I was asked this question in my Storyworth gift for Christmas. I’m asked one question a week and at the end of the year, they put my answers in a book form.
What were your Grandparents Like
I remember my grandparents on my dad’s side better than on my mom’s side. They would come and see us on their way to and from Naples, FL-their winter getaway. Grandpa Lauritz Gram was a friendly and interesting man who was born in Norway and came to the US through the St Lawrence Seaway. He settled in West Allis, Wisconsin. Grandpa worked for Allis Chalmer company. He loved baseball, fishing and keeping his mind alert by listening to Readers Digest on tape, and by saying the alphabet backwards. He was almost blind and had to tilt his head to see us. I wonder how he ever drove back and forth to FL with his trailer attacked. He lived until almost 98. We attributed it to the fact that he ate oatmeal every day.
Grandma Emma Carter Gram was English/Scottish/Irish and was not as warm and friendly as Grandpa. I heard that when my dad had friends come over from college; she’d go to her room and pretend to be sick. When we had Sunday meals around the dining room table, Grandma wasn’t very happy to have anyone other than the family around our table. But my mom would often invite others for a lamb or pork roast dinner. I loved those times, because that’s when I learned the most about family history.
Grandpa and Grandma would take over the master bedroom, and each night Grandpa would pour a glass of Mogen David Wine for the two of them. When Grandma Gram came down the stairs, he would whistle a tune and sing, “Here Comes the Bride.” He was devasted when she died at 89 years old.
Ginger and I would entertain them with a dramatic show. We would dress up and do a lot of giggling. Sometimes we’d sing an advertisement ditty. “Pamper, Pamper, new shampoo. Gentle as a lamb so right for you. Gentle as a Lamb (I’d say) Yes, Ma’am (responded Ginger) Pamper, Pamper, new shampoo. I would continue the show by standing on my head and doing a backbend and then walking over to a cup of water. I’d pick it up and pretend to drink and then put it back on the floor and continue to walk back and pull myself up. I would get a resounding applause for that trick.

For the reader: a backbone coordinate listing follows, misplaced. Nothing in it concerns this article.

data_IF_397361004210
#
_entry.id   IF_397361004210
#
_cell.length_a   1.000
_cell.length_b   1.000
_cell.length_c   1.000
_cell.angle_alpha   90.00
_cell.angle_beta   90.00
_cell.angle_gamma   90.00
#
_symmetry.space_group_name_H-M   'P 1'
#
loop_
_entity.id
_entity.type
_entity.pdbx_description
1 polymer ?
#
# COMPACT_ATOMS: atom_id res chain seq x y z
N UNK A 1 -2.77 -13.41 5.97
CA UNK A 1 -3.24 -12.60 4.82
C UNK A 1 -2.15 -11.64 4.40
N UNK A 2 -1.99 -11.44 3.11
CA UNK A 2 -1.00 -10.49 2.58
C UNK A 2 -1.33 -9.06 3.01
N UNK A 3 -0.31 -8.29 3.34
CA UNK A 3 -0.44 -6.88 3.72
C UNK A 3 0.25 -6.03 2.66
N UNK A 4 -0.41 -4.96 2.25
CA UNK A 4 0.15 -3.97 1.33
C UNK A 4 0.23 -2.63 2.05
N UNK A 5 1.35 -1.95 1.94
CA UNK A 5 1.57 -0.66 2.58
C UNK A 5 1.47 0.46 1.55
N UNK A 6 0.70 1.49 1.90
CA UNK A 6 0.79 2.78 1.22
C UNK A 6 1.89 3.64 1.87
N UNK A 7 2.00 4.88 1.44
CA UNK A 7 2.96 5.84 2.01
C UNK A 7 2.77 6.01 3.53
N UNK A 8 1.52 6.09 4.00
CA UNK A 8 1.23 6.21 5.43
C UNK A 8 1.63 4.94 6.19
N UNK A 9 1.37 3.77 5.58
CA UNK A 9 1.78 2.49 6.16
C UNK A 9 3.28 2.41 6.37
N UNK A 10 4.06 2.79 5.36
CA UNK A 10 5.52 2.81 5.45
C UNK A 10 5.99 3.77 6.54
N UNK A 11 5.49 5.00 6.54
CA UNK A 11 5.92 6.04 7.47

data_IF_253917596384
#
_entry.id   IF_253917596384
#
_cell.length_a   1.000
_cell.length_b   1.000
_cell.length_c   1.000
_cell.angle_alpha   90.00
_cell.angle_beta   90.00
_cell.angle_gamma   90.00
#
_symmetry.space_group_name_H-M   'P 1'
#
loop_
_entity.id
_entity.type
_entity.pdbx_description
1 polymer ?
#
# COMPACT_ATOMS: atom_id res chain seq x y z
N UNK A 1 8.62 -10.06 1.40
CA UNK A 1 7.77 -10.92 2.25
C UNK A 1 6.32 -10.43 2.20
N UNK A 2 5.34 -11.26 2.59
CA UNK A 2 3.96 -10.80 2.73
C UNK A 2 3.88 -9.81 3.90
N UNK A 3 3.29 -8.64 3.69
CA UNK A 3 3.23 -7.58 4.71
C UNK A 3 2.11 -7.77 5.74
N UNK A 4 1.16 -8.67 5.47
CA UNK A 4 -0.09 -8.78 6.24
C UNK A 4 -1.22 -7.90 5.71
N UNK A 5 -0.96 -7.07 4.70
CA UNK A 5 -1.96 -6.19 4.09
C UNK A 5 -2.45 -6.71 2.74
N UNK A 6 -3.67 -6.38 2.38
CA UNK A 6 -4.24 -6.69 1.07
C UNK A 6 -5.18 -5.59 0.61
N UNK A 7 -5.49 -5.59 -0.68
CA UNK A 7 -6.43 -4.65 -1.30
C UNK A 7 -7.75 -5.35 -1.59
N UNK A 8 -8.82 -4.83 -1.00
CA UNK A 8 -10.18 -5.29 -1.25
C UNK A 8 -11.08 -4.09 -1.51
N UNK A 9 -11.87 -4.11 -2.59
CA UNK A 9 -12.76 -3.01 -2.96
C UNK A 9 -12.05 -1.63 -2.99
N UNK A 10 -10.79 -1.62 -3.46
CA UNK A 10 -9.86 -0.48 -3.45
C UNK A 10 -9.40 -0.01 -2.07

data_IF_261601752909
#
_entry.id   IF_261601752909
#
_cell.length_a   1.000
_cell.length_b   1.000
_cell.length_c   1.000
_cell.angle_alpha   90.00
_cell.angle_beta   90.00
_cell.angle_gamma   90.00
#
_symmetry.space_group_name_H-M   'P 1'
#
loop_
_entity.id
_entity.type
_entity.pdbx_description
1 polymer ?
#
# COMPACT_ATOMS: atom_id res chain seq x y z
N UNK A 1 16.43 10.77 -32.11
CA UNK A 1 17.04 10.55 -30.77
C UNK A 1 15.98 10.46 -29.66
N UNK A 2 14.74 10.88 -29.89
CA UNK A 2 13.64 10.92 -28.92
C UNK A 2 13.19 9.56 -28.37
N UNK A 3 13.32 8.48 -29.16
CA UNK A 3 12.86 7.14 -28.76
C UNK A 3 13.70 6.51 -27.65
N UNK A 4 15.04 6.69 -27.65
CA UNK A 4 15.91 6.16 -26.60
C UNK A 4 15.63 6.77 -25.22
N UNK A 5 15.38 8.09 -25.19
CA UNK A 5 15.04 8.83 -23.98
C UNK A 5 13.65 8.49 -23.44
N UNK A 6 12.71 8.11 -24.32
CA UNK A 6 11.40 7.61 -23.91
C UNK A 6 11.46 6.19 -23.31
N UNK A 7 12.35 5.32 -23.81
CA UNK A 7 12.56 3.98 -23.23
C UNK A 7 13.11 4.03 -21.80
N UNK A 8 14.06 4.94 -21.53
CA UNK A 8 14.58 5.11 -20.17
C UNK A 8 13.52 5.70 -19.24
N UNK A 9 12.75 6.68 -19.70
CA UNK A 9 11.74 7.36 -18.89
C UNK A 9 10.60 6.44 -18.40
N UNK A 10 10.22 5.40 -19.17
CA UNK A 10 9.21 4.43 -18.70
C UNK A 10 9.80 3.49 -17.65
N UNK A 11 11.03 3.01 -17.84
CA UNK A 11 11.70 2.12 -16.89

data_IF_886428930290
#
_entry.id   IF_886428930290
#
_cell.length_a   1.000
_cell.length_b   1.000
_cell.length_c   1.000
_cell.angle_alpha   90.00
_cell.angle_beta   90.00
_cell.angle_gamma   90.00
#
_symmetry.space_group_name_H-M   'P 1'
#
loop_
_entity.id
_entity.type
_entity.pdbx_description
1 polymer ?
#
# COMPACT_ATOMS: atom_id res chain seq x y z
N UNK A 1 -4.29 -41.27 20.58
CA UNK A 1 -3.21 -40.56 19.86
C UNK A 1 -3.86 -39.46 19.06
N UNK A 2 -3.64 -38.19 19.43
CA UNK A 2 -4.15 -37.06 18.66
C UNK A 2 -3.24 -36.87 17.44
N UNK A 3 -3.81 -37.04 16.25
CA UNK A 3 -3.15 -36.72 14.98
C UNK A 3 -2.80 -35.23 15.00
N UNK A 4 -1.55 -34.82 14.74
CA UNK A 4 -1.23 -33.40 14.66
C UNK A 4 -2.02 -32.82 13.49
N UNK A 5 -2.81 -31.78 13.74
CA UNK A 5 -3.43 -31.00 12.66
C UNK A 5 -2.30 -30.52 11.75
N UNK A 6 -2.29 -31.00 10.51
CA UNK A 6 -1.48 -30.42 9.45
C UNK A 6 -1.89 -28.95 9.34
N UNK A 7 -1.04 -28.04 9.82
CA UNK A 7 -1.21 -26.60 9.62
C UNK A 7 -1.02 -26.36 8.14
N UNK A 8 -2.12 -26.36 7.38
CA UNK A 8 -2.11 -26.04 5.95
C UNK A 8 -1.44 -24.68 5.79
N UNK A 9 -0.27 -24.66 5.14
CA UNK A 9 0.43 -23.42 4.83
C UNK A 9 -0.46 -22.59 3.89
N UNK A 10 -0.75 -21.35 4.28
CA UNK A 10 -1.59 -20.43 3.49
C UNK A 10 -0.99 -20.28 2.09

In the summer, Grandpa and Grandma lived in Crivitz WI where I remember catching one fish. But otherwise, we would see them in West Allis for special occasions like weddings and graduations.
My mother, who was born in Valder’s WI, was the 12thchild in her family. She was raised by her older sisters and didn’t interact very much with her mother. I remember Olean Berge as a quiet woman dressed in black and sitting on her rocker. I imagine she listened to my mother play the piano which was my mom’s fun activity along with playing the game, ball and jacks.
Grandpa Anton Berge was born about the time that Lincoln died in 1865. He did the hard work of tilting the land for farming. I loved seeing the cows and calves, but I was scared to death of the bull. There was a part of the barn that had old farming implements and a horse-driven sled. I imagined what it must have been like to have Grandpa drive my mother and her brother to school in very bad weather. But my favorite activity was playing with the kittens: I would often take one home.
Uncle Oley and Aunt Dagney, and my cousins lived with Grandpa and Grandma. Grandpa, also Norwegians, would call her “Yudy” which I found unusual since her name was Judy. He would yell “behivity” to my three male cousins if they were misbehaving. He told me he worked as a cobbler when he was younger before becoming a farmer. He gave Ginger and me a silver dollar to keep as a remembrance of him. He took care of the chickens and the bees and continued to drive until his death at 94.